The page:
Amidst all the wonderful aspects of the Catskills Irish Arts Week last month were a couple of gems that we owe, in part, to that bountiful wellspring of traditional music around Ashbourne, Co. Meath.
Two fresh CDs were launched in the U.S. by two of its more prodigious residents, Caitlin nic Gabhann and Catherine McEvoy McGorman, who are also likely suspects to be found in the middle of a great Irish session at any hour of the day or night anywhere. Both were eye-opening for different reasons and worthy of special mention here.
Nic Gabhann is the youngest daughter of Anton MacGabhann and his wife Bernadette Murphy nic Gabhann who is both an exquisite concertina player and Irish dancer.
Seeing as her father -- Cavan born but based in Ashbourne for decades -- is one of Ireland’s pre-eminent fiddle teachers and tradition bearing musicians and her mother reared in Dublin comes from a Clare family heritage of set dancing and step dancing, Caitlin “didn’t steal” her talents as the expression goes, but she was more born to the breed.
She has three All-Ireland championships to her credit in the music while also becoming an accomplished stepdancer who can also do some fair turns at the country sets and sean nos steps complimenting the music in her all the while.
Caitlin is an exemplar of the modern day young Irish artist who not only surrounds herself academically in traditional music and dance, but also lives and breathes it in her daily life professionally and recreationally.
As a scholar she has kept her nose to the grindstone earning a BA and shortly an MA in ethnomusicology from UCC. She is about to set on a teaching degree at Trinity College in the fall.
Simultaneously she has managed to keep a very active life playing and teaching at festivals and sessions all over Ireland, America and Italy in particular.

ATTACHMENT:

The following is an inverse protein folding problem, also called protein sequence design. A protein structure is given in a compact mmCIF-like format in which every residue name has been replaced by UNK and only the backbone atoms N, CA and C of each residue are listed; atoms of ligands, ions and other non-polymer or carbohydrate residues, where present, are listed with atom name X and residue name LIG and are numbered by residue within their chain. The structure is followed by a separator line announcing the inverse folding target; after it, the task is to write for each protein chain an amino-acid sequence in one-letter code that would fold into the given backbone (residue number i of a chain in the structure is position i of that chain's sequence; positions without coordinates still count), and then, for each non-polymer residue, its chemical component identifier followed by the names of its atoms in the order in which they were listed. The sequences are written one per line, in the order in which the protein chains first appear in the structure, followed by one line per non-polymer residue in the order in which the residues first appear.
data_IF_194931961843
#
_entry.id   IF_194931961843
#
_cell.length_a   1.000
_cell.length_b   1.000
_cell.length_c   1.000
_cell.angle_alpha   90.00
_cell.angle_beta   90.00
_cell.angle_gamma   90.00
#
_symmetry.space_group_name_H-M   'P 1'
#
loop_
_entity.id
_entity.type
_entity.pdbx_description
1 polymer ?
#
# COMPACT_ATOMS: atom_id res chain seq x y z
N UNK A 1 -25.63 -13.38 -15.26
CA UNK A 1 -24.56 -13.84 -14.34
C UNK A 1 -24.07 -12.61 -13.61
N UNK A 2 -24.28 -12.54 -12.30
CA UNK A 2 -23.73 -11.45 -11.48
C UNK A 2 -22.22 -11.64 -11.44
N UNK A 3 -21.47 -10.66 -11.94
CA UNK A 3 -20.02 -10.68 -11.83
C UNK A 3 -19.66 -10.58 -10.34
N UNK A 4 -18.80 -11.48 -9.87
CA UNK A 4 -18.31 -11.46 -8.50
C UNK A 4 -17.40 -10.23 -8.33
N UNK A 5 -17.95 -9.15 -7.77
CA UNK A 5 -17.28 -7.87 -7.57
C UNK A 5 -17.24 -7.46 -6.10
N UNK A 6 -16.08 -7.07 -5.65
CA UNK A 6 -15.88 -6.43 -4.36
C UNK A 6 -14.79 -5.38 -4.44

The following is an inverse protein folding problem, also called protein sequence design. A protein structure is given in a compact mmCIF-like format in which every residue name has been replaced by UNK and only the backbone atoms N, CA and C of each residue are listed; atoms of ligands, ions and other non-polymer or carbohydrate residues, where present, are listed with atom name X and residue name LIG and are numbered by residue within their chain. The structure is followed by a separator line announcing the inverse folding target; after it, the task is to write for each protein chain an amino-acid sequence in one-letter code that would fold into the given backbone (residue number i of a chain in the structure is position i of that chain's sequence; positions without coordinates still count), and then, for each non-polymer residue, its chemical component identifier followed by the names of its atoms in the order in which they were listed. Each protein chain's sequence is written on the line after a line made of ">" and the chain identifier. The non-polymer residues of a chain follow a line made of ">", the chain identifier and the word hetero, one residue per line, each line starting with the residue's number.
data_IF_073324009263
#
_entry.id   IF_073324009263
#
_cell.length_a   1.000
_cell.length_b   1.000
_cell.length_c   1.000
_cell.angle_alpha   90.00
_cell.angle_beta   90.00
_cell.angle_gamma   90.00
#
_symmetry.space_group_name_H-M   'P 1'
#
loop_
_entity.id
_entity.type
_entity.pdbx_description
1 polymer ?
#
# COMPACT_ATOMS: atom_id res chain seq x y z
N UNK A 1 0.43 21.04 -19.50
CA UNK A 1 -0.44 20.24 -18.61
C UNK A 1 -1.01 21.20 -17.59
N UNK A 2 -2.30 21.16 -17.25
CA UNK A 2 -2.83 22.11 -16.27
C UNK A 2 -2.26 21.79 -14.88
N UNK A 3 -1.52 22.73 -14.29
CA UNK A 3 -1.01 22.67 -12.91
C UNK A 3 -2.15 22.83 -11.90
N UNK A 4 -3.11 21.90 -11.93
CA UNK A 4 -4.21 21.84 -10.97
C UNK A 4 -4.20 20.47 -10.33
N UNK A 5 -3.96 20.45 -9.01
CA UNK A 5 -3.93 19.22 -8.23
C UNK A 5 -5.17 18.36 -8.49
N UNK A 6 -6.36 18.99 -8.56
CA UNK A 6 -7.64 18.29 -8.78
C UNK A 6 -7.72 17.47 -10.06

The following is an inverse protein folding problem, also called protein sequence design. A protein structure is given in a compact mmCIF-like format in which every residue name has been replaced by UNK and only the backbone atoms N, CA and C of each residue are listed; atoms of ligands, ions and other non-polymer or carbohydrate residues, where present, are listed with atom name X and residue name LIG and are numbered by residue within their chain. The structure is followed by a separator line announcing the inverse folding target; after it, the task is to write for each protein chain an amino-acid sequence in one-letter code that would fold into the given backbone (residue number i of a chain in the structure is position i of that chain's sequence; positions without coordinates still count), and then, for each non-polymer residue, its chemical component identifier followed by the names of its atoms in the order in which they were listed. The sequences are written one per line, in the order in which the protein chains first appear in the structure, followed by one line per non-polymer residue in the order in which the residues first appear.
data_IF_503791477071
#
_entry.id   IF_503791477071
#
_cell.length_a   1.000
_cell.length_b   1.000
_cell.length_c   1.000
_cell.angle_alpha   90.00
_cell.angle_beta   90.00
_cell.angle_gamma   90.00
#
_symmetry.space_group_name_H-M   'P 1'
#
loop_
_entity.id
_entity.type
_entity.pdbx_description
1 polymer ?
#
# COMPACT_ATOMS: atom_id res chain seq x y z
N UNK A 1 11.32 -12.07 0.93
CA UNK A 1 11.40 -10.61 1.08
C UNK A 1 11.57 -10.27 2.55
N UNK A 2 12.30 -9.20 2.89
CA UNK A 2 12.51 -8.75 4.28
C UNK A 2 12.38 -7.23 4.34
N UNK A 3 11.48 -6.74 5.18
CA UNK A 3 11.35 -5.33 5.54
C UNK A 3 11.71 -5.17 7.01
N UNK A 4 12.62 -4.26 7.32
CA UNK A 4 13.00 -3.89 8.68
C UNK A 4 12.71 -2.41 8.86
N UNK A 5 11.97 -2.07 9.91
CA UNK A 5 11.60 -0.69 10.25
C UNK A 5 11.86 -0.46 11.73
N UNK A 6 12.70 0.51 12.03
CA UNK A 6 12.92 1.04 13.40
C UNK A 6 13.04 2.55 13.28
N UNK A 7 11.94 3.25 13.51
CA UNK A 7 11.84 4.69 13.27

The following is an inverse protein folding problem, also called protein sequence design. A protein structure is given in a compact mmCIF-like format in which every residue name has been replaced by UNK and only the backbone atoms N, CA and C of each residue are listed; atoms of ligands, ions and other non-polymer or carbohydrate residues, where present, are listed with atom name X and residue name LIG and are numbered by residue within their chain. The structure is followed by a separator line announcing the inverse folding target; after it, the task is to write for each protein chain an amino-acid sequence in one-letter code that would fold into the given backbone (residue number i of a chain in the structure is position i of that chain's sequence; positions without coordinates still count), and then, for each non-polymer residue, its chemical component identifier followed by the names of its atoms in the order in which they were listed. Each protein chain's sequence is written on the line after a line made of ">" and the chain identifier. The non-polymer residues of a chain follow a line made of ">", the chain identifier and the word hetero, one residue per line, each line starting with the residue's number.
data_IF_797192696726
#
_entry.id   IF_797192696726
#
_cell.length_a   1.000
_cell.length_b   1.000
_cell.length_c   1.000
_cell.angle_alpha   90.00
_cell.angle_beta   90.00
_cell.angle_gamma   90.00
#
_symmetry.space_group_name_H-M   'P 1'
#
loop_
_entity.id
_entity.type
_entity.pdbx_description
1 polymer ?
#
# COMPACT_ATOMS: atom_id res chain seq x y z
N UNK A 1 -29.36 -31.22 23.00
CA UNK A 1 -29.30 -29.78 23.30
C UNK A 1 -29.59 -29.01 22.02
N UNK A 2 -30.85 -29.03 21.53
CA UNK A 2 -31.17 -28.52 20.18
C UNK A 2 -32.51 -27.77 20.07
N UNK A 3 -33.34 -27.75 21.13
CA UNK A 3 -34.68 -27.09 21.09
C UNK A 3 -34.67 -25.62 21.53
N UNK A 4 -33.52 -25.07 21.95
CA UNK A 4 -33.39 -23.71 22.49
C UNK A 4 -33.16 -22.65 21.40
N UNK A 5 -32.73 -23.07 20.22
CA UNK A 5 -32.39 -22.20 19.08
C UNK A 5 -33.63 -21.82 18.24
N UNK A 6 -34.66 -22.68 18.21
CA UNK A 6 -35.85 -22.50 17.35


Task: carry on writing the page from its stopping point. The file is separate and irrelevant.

In 2009 she was recruited to dance and tour with Riverdance to such climes as Australia, South Africa, China, Egypt, United Arab Emirates and Europe, and she still steps in line occasionally today with a touring troupe.
Musically, she has played and recorded with groups like Cruinniu back in 2006 and with the Catskills creation NicGaviskey since 2009 (with sister Bernadette, Sean McComiskey and Sean Gavin), and even an Italian ensemble Birkin Tree where she plays and dances frequently.
But this summer she stepped into the solo spotlight releasing her self-titled CD Caitlin, with all 15 tracks displaying a multi-talented artist in full-flower at the age of 25 who has taught and excelled as a performer at the Catskills Irish Arts Week already for four years.
Her recording is as varied and gorgeous as it is creative, with six of her own compositions standing out mixed with other choice tunes learned from old masters and younger musicians along with her father.
She even had the presence of mind to compose a tune, “Elevated,” while stuck in a lift in Australia as a coping strategy. Her “Sunday’s Well” evokes the influence of the UCC music building which helped inspire much of her current work in composition and choreography. Also noteworthy are two tracks giving ample evidence that she is well able to dance to her own tunes.
This CD will be a classic must have recording, the first of many we hope and predict from this talented young lady.
Her accompanist Caoimhin O Fearghail is also a name you will be hearing more of, as is her producer Jack Talty. You can order it at www.caitlin.ie
or it is available for downloading at cdbaby.com/cd/caitlinnicgabhann12
Her neighbor down the road in Ashbourne, Catherine McEvoy McGorman, also just brought out a CD she produced with the help of the Irish Arts Council.
Called A Musical Vision: The Blind Tradition, it features seven young musicians with visual impairments who prove the case for traditional Irish music not only as an oral (and aural) tradition, but springing from the Irish heart and soul going back to the days of the blind harpist Turlough O’Carolan and more recently flute player Josie McDermott from McEvoy’s ancestral Co. Roscommon.
Playing and offering telling personal stories and insights on the CD are former students at Child Vision, a school for handicapped learning in Dublin where McEvoy teaches.
They are Thomas Langan, Caoimhe Grogan, Andrew Green, Robert Creed, Donal Fitzpatrick, Daragh O hEiligh and John Keppel, accompanied by co-producer John Blake who recorded it.
There is a depth of feeling and quality to the music that is as admirable as the fundraising nature of the CD which hopes to continue musical education at Child Vision in the future with any proceeds.
The CD can be ordered from Catherine herself via email contact at firstname.lastname@example.org for $20 including shipping, or if you email email@example.com
we may still have some copies available here.